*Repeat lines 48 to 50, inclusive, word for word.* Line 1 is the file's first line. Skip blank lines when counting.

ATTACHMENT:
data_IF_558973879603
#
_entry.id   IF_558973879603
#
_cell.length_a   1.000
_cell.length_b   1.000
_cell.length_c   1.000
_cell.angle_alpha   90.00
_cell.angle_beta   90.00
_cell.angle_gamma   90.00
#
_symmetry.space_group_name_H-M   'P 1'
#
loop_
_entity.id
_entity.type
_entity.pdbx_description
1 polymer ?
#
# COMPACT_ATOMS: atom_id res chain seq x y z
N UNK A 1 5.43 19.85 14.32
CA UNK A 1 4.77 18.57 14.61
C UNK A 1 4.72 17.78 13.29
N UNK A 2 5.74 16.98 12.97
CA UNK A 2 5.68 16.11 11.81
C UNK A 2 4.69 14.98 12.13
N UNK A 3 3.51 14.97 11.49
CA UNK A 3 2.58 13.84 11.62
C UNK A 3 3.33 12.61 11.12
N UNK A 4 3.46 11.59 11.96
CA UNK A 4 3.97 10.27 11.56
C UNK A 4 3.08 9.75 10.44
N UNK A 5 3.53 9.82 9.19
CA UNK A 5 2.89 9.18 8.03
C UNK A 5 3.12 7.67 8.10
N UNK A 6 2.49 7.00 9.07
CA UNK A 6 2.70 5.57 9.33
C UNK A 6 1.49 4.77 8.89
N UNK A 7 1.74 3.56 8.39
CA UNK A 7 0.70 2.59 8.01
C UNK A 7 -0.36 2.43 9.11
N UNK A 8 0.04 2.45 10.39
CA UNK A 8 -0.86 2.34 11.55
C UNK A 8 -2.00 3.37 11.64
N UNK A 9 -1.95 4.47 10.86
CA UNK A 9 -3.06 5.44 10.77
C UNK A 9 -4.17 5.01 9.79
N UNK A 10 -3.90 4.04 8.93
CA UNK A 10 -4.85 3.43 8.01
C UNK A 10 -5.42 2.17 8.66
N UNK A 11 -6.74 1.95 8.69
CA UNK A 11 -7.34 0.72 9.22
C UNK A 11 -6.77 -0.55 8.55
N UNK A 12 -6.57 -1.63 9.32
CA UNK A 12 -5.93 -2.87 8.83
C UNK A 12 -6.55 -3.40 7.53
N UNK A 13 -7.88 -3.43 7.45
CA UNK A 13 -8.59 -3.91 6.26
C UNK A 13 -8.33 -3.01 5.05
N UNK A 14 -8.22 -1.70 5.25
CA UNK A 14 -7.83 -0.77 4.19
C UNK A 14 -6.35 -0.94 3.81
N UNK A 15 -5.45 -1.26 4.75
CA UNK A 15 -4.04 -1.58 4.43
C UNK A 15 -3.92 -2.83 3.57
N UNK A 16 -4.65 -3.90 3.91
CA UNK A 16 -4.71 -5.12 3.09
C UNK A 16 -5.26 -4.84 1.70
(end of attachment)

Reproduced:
N UNK A 10 -3.90 4.04 8.93
CA UNK A 10 -4.85 3.43 8.01
C UNK A 10 -5.42 2.17 8.66